"Swirls" are long exposure pictures of flotsam or leaves that are floating around in eddies in streams. The long exposure makes the swirling trails. I'm not sure what it is about swirls that I find so interesting but ever since I saw the first picture of one I've kept an eye out for them on every waterfall hike.
The past two weekend hikes were really big fun, one to Laurel Falls (via the trail off 321) and a second trip back to Big Creek to see the Midnight Hole in fall colors. Both hikes produced some excellent swirly opportunities, it's was just unfortunate that the weather wasn't real good for getting good pictures.
These next two picture are from the Laurel Falls Hike on 10/14/2012. I've walked in to Laurel Falls several times from the Dennis Cove side, but never from the 321 side. The trail is part of the AT which makes me a section hiker now. On the first 1/2 of the trip the trail generally follows the river; the second half of the trip goes uphill to the top of a ridge then slowly wanders back down to the river about 1/4 short of the falls. It was a beautiful cloudless day, which meant that good waterfall pictures would be tough to get. So my goal for the day was to get some good swirl pictures. The next two pictures were taken with just a polarizer; it wasn't enough to knock down the sky, but it was enough to get a 10 second exposures to capture the swirl.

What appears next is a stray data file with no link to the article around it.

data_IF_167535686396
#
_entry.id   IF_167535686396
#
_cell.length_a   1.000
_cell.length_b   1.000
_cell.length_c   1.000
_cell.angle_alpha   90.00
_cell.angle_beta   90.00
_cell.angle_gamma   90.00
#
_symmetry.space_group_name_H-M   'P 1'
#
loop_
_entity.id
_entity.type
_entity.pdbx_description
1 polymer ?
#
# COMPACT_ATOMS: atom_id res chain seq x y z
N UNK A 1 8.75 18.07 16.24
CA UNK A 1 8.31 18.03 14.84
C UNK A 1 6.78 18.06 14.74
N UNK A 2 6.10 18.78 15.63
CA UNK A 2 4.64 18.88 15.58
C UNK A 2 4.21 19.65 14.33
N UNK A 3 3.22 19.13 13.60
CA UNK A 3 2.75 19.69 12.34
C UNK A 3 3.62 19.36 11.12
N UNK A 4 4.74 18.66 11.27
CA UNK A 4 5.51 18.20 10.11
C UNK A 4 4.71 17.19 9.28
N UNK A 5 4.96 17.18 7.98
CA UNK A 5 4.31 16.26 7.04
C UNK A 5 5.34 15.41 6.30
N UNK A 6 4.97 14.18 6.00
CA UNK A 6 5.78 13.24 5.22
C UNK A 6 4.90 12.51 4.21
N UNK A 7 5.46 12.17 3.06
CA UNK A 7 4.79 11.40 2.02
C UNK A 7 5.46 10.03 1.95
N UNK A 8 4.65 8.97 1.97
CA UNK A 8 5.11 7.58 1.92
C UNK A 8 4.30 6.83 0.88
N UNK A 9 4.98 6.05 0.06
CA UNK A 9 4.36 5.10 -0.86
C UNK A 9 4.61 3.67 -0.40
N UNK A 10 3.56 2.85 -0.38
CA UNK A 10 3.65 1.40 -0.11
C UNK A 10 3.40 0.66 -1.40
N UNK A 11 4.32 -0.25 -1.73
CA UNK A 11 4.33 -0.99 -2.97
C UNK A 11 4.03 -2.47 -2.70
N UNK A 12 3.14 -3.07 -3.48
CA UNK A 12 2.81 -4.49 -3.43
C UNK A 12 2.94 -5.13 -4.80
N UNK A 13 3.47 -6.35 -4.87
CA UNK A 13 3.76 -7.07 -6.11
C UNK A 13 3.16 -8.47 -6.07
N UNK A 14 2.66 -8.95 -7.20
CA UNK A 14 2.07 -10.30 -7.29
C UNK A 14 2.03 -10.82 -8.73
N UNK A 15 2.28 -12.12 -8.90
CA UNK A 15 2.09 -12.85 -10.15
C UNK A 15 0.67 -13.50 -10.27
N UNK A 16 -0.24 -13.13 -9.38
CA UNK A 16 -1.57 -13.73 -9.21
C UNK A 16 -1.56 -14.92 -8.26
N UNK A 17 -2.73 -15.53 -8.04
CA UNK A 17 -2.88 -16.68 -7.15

The next four pictures were taken on a my second trip to the Big Creek area of the GSMNP on 10/18/2012. I was there about 5 weeks ago when it still green and the water was way low. This time the colors were fantastic, lots of yellows and limes, plenty of orange and red, and just enough dark green to set it all off. If it wasn't peak color day, it had to be close. The only downside was the cloudless sky that made it tough to get good water pictures ... it was a polarizer + ND filter day.
While waiting on the rest of our group to arrive, I took this picture of the bridge to the Baxter Creek trail. It had a decent leaf swirl going but I didn't have the ND filter installed so I couldn't get an exposure longer than 15 seconds ...
|Bridge to Baxter Creek Trail with a swirly|
I found a video on the interwebs that said the "largest undocumented chimney in the Park" was located just off the Baxter Creek trail, so that's where we went first. The lighting was not optimal and most of the leaves were already down, but I took some pictures anyway. The chimney is probably 30 feet tall.
|Chimney on Baxter Creek Trail|
We went back through the parking area and got on the trail to the Midnight Hole. The next picture was taken from a rock in the middle of the creek on the way, and yes, it really was that yellow looking up the creek, it was stunning. If this wasn't the peak color day for this part of the park it was darn close.
|Looking upstream toward Midnight Hole|
Water flow into the Midnight Hole was much better than the last time we were here. And the breeze was blowing just enough to fill the creek with leaves ... excellent! There were leaves swirling at every depth in the pool it was stunning to look at. Every once in a while a cloud would pass over that would knock the sun down for a few seconds. I tried to get some long exposures that showed the swirling leaves but it was tough. This next picture is one of the best.
|Midnight Hole Leaf Swirly|